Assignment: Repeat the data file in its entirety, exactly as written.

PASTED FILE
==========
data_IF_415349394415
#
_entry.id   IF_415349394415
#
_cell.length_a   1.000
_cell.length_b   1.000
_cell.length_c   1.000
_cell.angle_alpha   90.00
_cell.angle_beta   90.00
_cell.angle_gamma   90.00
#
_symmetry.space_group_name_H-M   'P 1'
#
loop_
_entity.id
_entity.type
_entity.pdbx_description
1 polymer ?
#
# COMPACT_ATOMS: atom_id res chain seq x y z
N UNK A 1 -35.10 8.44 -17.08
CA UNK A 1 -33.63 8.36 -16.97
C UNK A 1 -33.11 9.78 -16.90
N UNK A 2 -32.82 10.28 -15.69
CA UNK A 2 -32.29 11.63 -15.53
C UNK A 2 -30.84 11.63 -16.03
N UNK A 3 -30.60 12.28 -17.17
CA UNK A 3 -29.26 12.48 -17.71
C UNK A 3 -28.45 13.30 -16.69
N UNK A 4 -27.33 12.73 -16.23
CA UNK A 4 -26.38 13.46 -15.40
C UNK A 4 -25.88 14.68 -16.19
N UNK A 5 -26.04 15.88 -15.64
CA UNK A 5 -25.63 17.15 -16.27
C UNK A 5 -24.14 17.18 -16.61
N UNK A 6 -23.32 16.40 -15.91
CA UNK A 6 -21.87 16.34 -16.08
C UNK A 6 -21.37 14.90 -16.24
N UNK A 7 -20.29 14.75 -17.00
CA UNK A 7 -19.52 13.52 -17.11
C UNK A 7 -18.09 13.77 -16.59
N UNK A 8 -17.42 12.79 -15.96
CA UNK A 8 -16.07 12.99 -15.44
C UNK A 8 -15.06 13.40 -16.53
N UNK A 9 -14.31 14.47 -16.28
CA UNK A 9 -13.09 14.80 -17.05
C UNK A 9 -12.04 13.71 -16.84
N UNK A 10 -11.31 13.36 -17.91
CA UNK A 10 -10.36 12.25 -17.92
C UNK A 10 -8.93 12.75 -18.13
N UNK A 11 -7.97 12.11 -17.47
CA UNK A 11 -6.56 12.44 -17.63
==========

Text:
data_IF_415349394415
#
_entry.id   IF_415349394415
#
_cell.length_a   1.000
_cell.length_b   1.000
_cell.length_c   1.000
_cell.angle_alpha   90.00
_cell.angle_beta   90.00
_cell.angle_gamma   90.00
#
_symmetry.space_group_name_H-M   'P 1'
#
loop_
_entity.id
_entity.type
_entity.pdbx_description
1 polymer ?
#
# COMPACT_ATOMS: atom_id res chain seq x y z
N UNK A 1 -35.10 8.44 -17.08
CA UNK A 1 -33.63 8.36 -16.97
C UNK A 1 -33.11 9.78 -16.90
N UNK A 2 -32.82 10.28 -15.69
CA UNK A 2 -32.29 11.63 -15.53
C UNK A 2 -30.84 11.63 -16.03
N UNK A 3 -30.60 12.28 -17.17
CA UNK A 3 -29.26 12.48 -17.71
C UNK A 3 -28.45 13.30 -16.69
N UNK A 4 -27.33 12.73 -16.23
CA UNK A 4 -26.38 13.46 -15.40
C UNK A 4 -25.88 14.68 -16.19
N UNK A 5 -26.04 15.88 -15.64
CA UNK A 5 -25.63 17.15 -16.27
C UNK A 5 -24.14 17.18 -16.61
N UNK A 6 -23.32 16.40 -15.91
CA UNK A 6 -21.87 16.34 -16.08
C UNK A 6 -21.37 14.90 -16.24
N UNK A 7 -20.29 14.75 -17.00
CA UNK A 7 -19.52 13.52 -17.11
C UNK A 7 -18.09 13.77 -16.59
N UNK A 8 -17.42 12.79 -15.96
CA UNK A 8 -16.07 12.99 -15.44
C UNK A 8 -15.06 13.40 -16.53
N UNK A 9 -14.31 14.47 -16.28
CA UNK A 9 -13.09 14.80 -17.05
C UNK A 9 -12.04 13.71 -16.84
N UNK A 10 -11.31 13.36 -17.91
CA UNK A 10 -10.36 12.25 -17.92
C UNK A 10 -8.93 12.75 -18.13
N UNK A 11 -7.97 12.11 -17.47
CA UNK A 11 -6.56 12.44 -17.63